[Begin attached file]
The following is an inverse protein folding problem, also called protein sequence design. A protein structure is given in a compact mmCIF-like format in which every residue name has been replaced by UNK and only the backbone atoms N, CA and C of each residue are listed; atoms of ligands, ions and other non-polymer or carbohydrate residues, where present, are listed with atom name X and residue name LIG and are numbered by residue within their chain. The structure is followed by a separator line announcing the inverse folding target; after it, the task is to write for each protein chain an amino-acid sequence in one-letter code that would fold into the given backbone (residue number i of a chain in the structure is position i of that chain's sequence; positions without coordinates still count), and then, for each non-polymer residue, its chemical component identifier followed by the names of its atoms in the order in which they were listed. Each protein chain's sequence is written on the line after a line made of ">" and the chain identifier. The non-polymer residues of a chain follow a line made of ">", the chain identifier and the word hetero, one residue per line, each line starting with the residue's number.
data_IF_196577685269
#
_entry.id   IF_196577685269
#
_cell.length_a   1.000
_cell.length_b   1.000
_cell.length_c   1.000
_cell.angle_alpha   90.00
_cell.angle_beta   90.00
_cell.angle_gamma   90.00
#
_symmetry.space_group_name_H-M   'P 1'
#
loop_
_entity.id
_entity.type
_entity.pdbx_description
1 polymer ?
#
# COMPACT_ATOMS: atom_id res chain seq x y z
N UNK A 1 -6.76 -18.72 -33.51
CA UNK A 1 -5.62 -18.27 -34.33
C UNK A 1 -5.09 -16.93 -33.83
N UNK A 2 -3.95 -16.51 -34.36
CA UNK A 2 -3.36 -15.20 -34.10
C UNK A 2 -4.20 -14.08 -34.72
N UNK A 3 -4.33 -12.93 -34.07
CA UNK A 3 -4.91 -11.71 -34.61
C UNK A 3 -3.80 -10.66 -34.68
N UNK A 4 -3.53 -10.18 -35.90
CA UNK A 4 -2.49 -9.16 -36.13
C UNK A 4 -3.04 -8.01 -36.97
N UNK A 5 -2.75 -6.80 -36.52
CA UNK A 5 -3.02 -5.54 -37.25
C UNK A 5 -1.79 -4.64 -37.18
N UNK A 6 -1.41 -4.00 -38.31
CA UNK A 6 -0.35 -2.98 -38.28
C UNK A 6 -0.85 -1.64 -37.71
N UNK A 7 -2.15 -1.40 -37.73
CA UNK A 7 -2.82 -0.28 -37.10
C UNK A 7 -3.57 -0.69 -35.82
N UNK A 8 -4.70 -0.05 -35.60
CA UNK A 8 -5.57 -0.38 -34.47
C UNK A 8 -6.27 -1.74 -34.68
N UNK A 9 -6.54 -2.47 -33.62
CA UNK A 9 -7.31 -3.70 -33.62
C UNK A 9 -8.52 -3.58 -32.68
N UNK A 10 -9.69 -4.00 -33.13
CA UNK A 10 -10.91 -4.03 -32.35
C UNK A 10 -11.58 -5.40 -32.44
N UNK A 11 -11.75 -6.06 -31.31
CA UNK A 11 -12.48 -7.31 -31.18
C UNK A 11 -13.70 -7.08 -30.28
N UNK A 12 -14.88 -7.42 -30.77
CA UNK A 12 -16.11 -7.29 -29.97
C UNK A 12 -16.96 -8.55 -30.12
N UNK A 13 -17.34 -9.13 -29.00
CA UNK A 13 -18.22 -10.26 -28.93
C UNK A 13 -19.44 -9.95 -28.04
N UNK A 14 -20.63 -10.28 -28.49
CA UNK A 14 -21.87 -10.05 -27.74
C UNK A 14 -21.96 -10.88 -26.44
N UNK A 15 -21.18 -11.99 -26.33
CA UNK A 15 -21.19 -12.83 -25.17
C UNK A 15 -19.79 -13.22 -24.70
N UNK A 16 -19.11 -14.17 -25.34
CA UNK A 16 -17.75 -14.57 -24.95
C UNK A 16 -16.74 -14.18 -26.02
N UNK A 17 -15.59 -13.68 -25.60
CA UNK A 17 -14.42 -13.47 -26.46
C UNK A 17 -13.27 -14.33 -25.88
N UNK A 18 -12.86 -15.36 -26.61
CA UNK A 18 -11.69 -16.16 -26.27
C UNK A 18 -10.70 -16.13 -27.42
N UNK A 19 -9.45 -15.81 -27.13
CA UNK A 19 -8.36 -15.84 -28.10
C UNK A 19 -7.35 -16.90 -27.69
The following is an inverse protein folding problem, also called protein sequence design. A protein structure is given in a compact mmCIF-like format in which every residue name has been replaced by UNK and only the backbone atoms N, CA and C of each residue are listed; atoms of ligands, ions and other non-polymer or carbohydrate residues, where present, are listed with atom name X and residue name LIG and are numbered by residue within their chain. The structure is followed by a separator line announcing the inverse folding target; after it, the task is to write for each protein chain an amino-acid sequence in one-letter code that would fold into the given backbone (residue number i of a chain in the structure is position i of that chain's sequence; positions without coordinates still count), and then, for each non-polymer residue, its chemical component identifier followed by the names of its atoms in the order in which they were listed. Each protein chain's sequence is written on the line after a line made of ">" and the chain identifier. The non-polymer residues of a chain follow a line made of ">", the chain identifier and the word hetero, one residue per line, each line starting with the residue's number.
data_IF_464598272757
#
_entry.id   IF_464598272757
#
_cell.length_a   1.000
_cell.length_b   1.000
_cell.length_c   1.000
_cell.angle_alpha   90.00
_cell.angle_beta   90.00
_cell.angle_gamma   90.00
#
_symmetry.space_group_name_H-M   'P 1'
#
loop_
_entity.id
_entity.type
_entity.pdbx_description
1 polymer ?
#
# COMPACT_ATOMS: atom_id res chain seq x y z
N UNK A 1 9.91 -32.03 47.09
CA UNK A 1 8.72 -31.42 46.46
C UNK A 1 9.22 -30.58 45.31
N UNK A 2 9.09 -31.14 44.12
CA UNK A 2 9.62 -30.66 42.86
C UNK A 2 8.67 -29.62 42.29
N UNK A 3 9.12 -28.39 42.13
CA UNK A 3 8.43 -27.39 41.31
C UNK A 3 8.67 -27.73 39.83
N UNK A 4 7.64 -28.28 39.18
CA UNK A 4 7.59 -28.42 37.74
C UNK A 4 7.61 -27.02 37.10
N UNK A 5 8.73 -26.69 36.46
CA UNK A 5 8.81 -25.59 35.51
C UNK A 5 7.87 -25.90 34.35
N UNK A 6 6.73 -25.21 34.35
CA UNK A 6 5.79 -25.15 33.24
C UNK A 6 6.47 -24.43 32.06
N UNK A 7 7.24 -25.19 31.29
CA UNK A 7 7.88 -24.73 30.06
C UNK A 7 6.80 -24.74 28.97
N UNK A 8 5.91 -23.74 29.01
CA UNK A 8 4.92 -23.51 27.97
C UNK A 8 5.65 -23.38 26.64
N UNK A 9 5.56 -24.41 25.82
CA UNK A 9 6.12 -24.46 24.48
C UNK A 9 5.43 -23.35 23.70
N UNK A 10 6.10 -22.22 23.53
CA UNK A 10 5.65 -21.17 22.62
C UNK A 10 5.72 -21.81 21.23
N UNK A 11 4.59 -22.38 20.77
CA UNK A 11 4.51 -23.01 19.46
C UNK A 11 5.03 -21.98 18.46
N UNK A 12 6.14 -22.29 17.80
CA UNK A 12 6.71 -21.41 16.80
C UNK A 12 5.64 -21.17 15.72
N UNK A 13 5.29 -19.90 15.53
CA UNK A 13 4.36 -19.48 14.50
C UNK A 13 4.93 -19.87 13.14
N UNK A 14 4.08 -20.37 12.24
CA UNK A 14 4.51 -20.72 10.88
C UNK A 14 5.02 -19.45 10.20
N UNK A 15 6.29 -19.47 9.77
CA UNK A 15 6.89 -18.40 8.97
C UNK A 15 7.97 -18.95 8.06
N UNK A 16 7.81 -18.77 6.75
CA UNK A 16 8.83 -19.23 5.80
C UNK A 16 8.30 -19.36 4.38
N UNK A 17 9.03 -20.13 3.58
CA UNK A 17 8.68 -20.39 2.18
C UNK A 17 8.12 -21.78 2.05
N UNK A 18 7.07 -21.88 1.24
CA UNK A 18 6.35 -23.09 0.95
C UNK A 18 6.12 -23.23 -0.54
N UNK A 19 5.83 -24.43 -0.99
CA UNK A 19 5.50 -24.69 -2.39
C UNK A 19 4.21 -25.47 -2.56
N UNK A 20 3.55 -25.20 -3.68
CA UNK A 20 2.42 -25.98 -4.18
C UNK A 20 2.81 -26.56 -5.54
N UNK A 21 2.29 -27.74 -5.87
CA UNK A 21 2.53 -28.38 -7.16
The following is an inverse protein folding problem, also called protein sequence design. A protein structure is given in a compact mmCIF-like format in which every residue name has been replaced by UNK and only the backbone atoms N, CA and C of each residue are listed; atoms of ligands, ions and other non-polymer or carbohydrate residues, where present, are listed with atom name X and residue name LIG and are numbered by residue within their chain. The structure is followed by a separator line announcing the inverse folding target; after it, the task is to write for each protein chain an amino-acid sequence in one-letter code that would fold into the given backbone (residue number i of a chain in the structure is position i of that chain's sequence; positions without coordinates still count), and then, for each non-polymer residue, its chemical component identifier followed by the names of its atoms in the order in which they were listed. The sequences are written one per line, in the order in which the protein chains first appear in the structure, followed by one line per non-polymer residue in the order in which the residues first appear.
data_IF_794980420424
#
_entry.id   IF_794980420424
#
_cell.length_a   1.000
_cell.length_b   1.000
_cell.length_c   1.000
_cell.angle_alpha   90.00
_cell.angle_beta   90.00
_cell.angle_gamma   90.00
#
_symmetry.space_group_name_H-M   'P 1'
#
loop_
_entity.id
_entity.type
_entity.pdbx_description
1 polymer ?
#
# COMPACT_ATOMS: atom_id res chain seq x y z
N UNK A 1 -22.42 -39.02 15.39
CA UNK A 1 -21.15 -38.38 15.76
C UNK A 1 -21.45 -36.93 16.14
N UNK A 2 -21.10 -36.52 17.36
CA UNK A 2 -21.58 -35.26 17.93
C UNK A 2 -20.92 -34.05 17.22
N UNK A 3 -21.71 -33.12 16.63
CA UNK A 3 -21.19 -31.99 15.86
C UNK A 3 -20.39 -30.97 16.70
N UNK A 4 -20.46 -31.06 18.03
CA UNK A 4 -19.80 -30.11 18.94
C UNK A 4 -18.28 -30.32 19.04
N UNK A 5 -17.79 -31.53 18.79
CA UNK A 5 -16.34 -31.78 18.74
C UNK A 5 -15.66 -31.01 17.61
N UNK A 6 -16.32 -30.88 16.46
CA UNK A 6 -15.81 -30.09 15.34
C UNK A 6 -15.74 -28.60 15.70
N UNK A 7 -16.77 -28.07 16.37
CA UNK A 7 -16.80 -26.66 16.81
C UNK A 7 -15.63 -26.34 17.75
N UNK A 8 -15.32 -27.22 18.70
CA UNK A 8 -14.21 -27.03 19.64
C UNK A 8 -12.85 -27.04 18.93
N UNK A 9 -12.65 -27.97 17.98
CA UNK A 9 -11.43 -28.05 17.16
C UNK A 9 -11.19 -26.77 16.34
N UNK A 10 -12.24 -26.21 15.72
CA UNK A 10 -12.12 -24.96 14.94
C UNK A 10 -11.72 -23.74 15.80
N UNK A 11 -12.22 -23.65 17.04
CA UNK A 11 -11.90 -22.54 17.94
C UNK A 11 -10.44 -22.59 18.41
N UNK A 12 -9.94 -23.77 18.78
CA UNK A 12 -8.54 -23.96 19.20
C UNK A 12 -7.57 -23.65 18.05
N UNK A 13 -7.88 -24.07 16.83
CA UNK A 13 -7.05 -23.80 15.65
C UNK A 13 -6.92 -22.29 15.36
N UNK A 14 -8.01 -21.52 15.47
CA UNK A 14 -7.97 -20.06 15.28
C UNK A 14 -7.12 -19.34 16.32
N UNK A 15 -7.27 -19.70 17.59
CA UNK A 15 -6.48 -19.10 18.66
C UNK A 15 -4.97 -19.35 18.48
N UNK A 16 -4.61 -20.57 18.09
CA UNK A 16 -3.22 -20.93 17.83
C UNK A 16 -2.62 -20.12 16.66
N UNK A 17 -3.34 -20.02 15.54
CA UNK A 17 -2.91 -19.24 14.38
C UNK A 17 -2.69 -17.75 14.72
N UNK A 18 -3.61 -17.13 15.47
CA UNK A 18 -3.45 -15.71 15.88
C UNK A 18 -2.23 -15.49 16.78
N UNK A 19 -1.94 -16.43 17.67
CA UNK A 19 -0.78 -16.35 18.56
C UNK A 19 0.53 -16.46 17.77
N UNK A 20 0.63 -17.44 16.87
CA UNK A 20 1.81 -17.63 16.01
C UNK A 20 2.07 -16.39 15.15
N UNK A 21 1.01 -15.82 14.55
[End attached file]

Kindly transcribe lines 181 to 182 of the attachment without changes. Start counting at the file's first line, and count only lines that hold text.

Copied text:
#
# COMPACT_ATOMS: atom_id res chain seq x y z